In the heat of a 9-2 run from Nebraska that gave the Cornhuskers their biggest lead of the game, Nigel Johnson gave Rutgers the answer it needed.
Before Nebraska could run away with the momentum and another lost opportunity for Rutgers, the junior guard splashed his third trey of the day from the corner to stop the bleeding.
The Scarlet Knights (12-8, 1-6) eventually pulled out their first Big Ten win of the season, and the Steve Pikiell era, Saturday in a 65-64 thriller at the RAC.
“DeShawn (Freeman) was coming to set a high-ball screen and the dude that was guarding me, he kind of iced it, so I couldn’t go around,” said Johnson, who tallied 11 points and a perfect 3-for-3 clip from deep. “I had to go the other way. And the big man was kind of far back, so I attacked the big man and stepped back and got him off balance a little bit and was able to hit the shot.
“It was definitely big because they had just went on their run, so we were trying to find a way to fight back. We just needed a big shot and fortunately, I was able to hit it.”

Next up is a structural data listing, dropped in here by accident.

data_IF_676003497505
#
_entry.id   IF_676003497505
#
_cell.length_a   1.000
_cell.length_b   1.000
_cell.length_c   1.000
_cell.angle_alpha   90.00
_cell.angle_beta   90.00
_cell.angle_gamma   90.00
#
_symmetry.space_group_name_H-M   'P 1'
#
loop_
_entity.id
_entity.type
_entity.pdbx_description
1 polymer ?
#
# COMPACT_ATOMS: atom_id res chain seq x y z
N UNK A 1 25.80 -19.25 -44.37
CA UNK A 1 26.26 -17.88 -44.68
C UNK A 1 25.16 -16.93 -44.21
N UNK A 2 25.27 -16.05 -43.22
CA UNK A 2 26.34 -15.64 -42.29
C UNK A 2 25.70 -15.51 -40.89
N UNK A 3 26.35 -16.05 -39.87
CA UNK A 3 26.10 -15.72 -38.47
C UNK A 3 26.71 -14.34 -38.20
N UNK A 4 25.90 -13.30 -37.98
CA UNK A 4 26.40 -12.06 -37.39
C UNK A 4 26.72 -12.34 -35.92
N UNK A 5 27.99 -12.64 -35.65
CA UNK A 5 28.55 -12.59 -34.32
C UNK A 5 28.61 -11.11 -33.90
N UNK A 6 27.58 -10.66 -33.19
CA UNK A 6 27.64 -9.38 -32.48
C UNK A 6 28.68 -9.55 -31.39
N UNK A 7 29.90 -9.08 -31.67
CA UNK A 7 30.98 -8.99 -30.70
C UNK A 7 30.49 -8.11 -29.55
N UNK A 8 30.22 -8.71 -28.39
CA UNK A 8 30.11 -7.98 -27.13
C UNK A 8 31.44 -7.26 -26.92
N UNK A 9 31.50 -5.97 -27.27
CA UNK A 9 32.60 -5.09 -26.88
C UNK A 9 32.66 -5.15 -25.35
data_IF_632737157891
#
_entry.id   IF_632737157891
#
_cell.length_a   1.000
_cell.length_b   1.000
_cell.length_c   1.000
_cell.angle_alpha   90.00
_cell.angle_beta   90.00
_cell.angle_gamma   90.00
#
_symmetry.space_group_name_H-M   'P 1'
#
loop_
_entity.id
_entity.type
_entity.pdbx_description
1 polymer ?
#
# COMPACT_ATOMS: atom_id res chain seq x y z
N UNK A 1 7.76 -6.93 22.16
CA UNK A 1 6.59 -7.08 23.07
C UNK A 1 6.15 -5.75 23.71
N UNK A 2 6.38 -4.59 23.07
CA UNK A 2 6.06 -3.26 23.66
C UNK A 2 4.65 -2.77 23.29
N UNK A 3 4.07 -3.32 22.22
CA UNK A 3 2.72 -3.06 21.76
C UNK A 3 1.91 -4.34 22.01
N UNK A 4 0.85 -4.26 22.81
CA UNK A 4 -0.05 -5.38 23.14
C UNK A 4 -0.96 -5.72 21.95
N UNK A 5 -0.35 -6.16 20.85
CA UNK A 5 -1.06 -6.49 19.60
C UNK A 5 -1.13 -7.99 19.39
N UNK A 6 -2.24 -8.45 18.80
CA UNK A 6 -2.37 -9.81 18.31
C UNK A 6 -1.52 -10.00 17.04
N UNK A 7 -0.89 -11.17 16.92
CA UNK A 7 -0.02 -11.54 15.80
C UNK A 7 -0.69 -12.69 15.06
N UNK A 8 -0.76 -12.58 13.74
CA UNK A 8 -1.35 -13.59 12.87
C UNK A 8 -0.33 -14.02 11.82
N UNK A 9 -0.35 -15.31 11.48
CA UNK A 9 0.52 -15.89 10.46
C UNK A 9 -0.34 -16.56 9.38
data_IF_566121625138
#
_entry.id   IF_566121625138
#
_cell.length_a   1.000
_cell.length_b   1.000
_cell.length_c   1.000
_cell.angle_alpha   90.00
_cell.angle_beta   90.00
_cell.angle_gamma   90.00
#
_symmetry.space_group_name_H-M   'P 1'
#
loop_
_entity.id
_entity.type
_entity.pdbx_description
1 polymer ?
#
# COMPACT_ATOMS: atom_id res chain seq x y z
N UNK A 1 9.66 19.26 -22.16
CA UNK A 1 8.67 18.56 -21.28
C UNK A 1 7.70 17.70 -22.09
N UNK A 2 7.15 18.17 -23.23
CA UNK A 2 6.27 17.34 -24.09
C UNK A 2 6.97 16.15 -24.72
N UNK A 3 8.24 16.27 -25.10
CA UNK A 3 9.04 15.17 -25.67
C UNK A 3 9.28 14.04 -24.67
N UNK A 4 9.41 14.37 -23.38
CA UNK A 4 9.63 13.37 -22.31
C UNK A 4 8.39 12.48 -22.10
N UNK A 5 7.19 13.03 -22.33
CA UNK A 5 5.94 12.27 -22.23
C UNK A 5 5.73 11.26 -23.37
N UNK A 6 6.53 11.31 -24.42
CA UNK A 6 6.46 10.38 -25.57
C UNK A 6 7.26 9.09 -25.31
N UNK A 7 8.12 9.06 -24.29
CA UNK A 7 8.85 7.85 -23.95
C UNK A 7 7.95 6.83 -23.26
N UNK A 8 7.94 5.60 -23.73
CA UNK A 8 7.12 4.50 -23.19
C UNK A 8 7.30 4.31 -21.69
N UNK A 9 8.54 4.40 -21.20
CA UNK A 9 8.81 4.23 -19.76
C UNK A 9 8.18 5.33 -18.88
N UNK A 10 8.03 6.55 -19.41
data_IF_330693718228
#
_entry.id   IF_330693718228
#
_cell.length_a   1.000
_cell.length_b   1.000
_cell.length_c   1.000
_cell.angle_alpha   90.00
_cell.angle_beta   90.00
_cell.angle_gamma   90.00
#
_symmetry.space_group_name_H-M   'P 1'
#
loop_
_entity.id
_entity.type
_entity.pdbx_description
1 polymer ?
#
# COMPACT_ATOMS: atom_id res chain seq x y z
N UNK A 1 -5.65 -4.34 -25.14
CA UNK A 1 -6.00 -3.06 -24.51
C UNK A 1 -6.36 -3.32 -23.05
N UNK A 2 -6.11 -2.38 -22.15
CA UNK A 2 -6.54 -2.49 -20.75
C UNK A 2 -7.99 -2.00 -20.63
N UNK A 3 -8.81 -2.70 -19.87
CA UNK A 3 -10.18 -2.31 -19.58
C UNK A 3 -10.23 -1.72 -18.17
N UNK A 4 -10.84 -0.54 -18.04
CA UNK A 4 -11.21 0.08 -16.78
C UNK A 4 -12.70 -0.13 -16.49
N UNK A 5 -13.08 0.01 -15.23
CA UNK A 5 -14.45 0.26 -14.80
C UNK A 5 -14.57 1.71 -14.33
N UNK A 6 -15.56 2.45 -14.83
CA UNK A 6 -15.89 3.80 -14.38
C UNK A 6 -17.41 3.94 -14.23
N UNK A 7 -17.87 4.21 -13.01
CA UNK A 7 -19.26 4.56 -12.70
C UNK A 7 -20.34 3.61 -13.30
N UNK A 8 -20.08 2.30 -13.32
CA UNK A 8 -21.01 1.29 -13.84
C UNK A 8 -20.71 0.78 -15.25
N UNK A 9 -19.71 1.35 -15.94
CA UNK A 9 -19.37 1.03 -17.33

Johnson complemented a career game from Corey Sanders with big shots from beyond the three-point arc. It came as a rebound performance after he was held scoreless on a 0-for-3 clip last Sunday at Indiana.
“I’m definitely getting more comfortable — me and Corey both,” Johnson said. “We’ve been spending a lot of hours in the gym late night, so that’s definitely the thing I would say I give my credit to (Saturday), hitting shots. I had the confidence because I’ve seen it go in a hundred times late night. When you’re doing that, you feel like you can hit any shot you take.”
With an average of 11.3 points per game and starts in each of the past 10 games, Johnson takes his solidified role into the heat of Big Ten play.
The Riverdale (Md.) Baptist product makes a semi-homecoming Tuesday when Rutgers takes on No. 22 Maryland (17-2, 5-1) in College Park, a short drive from his Ashburn, Va., hometown.
With the first conference win achieved, Johnson said Rutgers has the confidence to go out and compete in a hostile road environment.
“I think that’s the main thing because that right there — it just takes our confidence to a new level,” Johnson said. “We knew we’ve been fighting with everybody all year and we’ve always been having close-fought games, so to finally come out and win one, it definitely is a confidence-booster for us and just a good momentum for us to take on the road.”